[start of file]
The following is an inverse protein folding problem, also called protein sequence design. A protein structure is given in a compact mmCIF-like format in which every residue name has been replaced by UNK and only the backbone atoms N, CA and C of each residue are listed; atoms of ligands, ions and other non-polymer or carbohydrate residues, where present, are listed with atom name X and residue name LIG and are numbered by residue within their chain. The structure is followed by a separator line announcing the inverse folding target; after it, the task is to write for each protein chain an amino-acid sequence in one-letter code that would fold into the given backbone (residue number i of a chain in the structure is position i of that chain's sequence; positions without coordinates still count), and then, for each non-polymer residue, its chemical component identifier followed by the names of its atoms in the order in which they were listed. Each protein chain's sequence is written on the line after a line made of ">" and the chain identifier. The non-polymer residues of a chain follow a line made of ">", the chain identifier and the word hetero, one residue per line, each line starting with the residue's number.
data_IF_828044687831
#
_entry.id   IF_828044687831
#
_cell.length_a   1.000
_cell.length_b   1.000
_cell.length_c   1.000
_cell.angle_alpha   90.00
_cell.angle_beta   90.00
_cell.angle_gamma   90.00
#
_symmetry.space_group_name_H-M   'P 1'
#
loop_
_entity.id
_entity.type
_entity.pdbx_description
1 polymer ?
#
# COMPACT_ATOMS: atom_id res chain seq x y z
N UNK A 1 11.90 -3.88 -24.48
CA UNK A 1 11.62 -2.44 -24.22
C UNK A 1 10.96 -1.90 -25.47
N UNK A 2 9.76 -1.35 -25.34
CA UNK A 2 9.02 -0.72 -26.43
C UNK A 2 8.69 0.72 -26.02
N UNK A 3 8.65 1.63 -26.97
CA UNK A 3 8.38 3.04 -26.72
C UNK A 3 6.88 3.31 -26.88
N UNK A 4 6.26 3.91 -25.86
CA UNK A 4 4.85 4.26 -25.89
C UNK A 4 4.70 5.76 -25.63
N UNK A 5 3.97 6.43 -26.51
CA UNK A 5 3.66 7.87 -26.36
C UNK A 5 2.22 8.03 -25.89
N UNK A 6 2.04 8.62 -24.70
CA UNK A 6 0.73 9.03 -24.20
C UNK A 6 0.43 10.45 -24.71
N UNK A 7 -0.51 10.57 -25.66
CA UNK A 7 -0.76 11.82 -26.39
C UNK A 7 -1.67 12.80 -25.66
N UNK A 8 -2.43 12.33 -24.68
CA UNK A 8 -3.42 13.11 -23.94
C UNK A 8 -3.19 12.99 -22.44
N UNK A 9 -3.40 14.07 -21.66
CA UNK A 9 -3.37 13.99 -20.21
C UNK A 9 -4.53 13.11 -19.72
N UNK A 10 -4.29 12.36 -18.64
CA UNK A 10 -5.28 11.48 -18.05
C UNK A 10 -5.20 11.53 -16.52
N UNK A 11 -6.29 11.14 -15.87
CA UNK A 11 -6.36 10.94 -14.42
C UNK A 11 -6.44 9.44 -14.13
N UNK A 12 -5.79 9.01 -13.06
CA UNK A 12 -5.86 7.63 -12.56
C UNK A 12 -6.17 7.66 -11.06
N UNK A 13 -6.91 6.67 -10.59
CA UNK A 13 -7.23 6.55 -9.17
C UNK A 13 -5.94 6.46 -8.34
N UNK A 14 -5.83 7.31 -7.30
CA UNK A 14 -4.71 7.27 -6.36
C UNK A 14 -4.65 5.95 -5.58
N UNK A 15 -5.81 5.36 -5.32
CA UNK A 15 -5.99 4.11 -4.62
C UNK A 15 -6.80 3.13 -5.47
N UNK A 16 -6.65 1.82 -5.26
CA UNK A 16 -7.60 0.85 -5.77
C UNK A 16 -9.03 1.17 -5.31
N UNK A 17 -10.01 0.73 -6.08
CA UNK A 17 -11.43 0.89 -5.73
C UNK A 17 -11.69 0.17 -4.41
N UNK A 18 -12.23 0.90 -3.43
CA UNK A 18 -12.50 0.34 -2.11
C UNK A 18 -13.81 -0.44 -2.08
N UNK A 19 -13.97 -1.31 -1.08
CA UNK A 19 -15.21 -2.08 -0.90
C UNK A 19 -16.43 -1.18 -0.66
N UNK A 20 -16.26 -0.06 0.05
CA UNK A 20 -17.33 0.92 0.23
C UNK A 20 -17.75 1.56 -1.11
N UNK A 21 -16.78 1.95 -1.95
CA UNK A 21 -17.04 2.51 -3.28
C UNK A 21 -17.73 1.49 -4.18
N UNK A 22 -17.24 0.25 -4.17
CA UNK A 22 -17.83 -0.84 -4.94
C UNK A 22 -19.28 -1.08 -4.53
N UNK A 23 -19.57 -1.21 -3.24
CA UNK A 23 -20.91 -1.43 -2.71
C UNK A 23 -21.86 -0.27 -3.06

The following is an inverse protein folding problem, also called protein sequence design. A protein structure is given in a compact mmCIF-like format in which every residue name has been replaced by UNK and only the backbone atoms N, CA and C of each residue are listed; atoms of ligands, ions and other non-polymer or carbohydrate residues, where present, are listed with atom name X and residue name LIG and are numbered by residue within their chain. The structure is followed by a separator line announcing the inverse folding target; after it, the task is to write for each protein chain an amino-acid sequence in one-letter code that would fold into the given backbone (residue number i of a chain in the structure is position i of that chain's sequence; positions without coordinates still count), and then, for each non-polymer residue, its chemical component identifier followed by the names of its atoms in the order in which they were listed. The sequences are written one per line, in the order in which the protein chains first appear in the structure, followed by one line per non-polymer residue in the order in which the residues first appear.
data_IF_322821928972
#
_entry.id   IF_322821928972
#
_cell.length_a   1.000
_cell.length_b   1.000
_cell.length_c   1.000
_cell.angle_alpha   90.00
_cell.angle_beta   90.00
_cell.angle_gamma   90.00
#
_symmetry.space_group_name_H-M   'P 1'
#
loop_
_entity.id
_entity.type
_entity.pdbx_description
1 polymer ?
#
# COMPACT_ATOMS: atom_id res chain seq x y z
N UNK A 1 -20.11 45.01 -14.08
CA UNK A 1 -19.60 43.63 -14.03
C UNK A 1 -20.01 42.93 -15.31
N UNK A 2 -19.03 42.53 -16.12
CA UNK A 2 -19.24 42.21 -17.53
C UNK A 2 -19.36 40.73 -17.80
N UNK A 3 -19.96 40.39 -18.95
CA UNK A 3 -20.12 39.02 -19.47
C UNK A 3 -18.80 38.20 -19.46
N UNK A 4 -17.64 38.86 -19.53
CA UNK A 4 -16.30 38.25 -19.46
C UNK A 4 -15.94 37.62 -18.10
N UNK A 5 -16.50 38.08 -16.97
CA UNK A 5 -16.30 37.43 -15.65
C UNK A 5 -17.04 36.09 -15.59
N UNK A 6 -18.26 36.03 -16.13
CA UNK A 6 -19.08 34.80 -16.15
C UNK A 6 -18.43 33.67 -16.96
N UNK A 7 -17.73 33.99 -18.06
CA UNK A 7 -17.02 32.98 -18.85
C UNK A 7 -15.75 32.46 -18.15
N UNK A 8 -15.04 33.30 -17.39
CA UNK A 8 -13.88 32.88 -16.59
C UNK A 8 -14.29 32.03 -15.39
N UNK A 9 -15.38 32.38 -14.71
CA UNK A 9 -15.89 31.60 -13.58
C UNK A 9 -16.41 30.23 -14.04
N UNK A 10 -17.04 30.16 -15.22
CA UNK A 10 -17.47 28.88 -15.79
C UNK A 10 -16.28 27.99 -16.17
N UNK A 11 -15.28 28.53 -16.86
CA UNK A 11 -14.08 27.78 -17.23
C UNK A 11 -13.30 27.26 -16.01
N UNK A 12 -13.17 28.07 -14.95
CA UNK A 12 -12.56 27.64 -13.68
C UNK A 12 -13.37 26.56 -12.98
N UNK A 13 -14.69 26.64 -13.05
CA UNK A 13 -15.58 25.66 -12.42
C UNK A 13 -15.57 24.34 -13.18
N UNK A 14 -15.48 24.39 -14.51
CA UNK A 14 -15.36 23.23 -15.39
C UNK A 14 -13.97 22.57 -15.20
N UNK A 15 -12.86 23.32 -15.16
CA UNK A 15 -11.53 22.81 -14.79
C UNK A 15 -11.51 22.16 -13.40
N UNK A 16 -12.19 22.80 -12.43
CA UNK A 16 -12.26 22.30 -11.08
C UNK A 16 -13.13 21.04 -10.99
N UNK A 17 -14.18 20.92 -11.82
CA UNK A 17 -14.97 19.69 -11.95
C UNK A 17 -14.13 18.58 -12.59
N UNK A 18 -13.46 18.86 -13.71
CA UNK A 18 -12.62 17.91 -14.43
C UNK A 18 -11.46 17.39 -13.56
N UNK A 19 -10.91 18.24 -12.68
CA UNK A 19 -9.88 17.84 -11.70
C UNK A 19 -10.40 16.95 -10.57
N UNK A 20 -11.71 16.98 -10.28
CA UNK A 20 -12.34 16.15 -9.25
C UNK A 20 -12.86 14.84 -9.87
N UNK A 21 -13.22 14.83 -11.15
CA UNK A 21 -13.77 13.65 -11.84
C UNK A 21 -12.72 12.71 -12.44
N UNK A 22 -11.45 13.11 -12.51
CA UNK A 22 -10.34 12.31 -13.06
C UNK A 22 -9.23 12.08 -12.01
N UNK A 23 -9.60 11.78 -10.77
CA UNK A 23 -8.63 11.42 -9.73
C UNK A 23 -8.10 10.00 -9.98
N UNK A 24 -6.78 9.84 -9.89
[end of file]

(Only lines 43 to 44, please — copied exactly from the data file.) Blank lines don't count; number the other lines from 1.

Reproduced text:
N UNK A 8 -2.43 12.33 -24.68
CA UNK A 8 -3.42 13.11 -23.94